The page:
Interestingly, in the past no notifications or such O.M.s were issued to keep military-related nuclear activities out of the AERB's purview and it was being done on the basis of an informal understanding between the DAE and the AERB. The question that na turally arises is what made it necessary now? Sukhatme stated that this removed the "fuzziness" that existed before.

An implication of this - particularly after the National Broadcasting Corporation's (NBC) claim that India's nuclear arsenal is much smaller than Pakistan's - is that reprocessing capacity is being greatly increased and new facilities are probably being proposed to be established to produce weapons-grade fuel. Interestingly, and somewhat surprisingly, the 1999-2000 DAE Annual Report has stated: "Following the successful nuclear tests in May 1998 at Pokhran, implementation of the programe to meet the nat ional policy of credible minimum nuclear deterrence, in terms of necessary R&D as well as manufacture, is being pursued."

It stands to reason that civilian and military nuclear activities should be clearly separated. But this should not be at the cost of compromising on safety issues. But the manner in which this separation is being brought about gives enough ground for dou bts - notwithstanding the technical capability that is available within the DAE system - that an effective safety system, from the perspective of both the public and the radiation workers in these units, will be put in place. The least such a step would have required is the enactment of a separate technically comprehensive regulatory framework following extensive interactions with the AERB and safety experts.

Muralidhar, the AEC Secretary, justified the move by saying: "The system is still in the stage of evolution. One can keep arguing whether such a demarcation should have been made after 1974, or after May 1998, or after detailed technical discussions. As things evolve, the right balance would be achieved. And as regards the legality of the O.M., the Atomic Energy Act is sufficiently broad for the government to make rules to implement safety guidelines."

While it is true that under the Act the government has powers to make rules, Section 30(1) states that it has to be through a notification. Further, Section 30(4) states: "Every rule made under this Act shall be laid as soon as may after it is made, befo re each House of Parliament while it is in session for a total period of 30 days which may be comprised in one session or in two consecutive sessions, and if before the expiry of the session in which it is so laid or the successive sessions aforesaid, bo th Houses agree in making any modification in the rule or both Houses agree that the rule should not be made, the rule shall therafter have effect only in such modified form or be of no effect, as the case may be." The Budget session ended on May 17 and the April 25 O.M., if it is to be interpreted as a notified rule, was not placed in Parliament. On the contrary, it is being held confidential.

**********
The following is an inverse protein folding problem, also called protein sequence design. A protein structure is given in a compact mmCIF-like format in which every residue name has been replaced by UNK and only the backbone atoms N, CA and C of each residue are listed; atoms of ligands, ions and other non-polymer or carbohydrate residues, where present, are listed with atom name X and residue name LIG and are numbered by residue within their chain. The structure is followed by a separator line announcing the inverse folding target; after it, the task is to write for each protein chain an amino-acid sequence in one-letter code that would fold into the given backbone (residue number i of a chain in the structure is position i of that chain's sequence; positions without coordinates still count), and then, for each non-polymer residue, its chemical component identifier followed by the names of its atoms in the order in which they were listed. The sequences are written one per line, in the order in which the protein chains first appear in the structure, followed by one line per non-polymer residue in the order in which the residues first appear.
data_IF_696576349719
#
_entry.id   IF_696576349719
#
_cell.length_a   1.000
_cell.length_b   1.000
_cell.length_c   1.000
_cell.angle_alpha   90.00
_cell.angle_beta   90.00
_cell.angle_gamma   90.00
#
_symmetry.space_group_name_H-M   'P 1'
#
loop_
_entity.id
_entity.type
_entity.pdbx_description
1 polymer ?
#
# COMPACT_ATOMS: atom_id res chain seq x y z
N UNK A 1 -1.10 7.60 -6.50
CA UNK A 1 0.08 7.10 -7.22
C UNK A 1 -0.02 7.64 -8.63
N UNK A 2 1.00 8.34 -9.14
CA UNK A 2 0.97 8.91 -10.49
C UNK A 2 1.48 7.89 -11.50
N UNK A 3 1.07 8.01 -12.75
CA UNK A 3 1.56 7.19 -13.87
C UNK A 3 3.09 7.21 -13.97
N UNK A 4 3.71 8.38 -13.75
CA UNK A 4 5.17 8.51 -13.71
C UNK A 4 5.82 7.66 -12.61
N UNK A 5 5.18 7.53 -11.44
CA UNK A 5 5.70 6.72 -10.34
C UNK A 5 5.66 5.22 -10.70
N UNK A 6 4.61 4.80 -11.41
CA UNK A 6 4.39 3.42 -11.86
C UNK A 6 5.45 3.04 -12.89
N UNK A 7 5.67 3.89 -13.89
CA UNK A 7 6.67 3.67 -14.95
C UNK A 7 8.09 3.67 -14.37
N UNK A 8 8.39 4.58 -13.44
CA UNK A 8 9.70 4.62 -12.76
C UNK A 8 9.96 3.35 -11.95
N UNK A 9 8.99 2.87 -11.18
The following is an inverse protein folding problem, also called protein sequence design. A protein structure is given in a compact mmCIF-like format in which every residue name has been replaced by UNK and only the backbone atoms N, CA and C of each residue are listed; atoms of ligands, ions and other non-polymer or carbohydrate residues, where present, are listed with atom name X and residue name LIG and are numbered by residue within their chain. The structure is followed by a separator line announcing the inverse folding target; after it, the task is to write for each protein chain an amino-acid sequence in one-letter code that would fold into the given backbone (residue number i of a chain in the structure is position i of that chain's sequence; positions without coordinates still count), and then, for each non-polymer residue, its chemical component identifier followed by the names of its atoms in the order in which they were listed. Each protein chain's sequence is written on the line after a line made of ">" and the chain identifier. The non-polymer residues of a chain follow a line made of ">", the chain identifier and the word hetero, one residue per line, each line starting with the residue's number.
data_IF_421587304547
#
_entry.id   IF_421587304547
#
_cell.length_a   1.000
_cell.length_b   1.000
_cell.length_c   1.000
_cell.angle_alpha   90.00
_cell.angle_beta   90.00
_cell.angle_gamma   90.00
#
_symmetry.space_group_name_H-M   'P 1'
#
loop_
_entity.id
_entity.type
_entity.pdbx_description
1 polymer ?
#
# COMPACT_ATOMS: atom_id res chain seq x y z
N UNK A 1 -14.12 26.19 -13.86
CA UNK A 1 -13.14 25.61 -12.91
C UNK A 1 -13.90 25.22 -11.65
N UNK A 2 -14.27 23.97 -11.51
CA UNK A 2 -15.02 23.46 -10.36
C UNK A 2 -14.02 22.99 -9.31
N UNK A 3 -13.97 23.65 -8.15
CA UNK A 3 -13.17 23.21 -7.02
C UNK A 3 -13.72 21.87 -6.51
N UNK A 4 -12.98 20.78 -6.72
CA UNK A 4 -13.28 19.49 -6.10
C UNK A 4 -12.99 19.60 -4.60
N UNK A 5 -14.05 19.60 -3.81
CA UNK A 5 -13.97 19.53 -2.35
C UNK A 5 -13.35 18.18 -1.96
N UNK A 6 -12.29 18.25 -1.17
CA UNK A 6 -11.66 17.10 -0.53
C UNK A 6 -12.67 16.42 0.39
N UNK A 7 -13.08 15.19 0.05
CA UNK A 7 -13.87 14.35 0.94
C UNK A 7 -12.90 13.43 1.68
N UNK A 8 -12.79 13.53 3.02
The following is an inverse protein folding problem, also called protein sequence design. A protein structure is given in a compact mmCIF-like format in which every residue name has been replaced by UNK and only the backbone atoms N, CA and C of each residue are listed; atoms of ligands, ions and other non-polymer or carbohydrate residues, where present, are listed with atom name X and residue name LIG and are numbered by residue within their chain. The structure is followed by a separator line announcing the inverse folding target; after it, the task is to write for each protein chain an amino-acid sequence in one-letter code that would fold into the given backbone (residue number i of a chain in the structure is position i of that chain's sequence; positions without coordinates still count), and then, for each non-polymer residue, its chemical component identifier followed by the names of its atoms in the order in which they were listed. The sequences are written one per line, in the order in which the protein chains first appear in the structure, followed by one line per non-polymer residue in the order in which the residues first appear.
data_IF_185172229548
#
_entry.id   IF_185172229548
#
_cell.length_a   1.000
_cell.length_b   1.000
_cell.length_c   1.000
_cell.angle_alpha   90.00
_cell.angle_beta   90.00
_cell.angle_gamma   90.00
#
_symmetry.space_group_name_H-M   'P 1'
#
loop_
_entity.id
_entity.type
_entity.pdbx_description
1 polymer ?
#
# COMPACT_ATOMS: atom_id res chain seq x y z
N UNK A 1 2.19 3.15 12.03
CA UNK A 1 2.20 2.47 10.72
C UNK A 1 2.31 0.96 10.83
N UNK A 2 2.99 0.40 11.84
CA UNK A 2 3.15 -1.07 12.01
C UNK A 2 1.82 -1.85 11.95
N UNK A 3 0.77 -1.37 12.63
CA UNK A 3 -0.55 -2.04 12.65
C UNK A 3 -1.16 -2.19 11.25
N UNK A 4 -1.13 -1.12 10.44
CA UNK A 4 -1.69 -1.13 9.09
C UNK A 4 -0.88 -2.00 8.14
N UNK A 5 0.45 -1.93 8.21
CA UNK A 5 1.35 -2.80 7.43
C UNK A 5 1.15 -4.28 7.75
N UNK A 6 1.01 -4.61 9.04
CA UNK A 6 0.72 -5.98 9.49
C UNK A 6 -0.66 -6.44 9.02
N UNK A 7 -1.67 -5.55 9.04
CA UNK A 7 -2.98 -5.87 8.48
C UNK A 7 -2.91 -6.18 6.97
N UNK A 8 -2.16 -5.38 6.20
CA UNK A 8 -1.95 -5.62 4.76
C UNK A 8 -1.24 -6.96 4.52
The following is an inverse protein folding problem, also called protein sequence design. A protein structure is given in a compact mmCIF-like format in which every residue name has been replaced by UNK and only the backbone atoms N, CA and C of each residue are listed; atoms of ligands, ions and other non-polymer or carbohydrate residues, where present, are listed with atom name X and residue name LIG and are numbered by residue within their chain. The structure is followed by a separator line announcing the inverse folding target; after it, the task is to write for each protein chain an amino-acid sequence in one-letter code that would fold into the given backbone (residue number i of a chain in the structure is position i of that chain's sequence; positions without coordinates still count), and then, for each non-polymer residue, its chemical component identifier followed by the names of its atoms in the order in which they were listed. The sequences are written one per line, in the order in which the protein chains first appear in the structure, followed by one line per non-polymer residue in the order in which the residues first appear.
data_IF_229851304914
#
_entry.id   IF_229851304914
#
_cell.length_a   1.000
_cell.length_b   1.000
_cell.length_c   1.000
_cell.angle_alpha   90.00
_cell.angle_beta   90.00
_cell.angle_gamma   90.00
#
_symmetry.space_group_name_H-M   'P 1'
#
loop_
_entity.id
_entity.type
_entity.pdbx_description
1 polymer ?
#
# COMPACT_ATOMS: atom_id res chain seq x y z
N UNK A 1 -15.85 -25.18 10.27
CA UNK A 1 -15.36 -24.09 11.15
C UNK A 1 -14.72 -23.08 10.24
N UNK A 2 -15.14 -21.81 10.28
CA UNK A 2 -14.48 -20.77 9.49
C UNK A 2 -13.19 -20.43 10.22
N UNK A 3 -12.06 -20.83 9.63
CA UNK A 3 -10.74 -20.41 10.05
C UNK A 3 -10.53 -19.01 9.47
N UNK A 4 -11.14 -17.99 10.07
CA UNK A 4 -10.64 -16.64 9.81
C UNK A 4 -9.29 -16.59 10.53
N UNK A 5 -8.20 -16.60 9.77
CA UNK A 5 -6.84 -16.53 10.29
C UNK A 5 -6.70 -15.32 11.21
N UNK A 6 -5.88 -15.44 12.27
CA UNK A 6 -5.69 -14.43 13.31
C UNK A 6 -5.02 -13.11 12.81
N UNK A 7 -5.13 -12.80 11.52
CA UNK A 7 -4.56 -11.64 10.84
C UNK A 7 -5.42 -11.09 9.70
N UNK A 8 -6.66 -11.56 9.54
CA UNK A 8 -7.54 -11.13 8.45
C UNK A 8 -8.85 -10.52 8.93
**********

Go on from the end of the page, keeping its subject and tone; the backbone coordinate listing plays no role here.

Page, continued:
While there is no denying that weapons programmes in other countries - the United States is cited by the DAE - are under regulatory structures separate from those that oversee civilian activities, they are open and transparent like the Defence Nuclear Fa cilities Safety Board (DNFSB) of the U.S. The DAE is not even willing to disclose the composition of the Internal Committee whereas the DNFSB gives the full composition of its Board and the members' biodata and areas of expertise. The DNFSB, as pointed o ut by Gopalakrishnan in Frontline (July 7, 2000), also holds public hearings. The DNFSB has a web site and on it are posted the weekly safety reviews, the various technical reports pertaining to safety operations and even the correspondences of th e Board with relevant officials concerned with safety (see box). Besides, there are always periodic reviews by external agencies such as the General Accounting Office (GAO). In India there is no such mechanism.

National security and the Official Secrets Act (OSA) are invoked indiscriminately to avoid providing information in the public domain. It is always possible to allow adequate transparency without compromising national security so that safety issues do no t become a casualty. All that needs to be done is to create a special cell or group with appropriate insurance on confidentiality of information. The OSA can always be invoked against the members of such a group if the code is violated.

The government should stipulate policy guidelines on how to enforce safety regulations on military-related nuclear installations. The necessary rules or constituting independent authority should come only afterwards. Here everything has been turned on it s head. A few successful nuclear tests are being used by nuclear scientists as licence to take the government and the public for granted and make unilateral decisions. The present move and the open declaration in the Annual Report seem to stem more from the DAE's arrogant desire to announce its weaponisation programme to the world rather than any sincere considerations on issues of safety.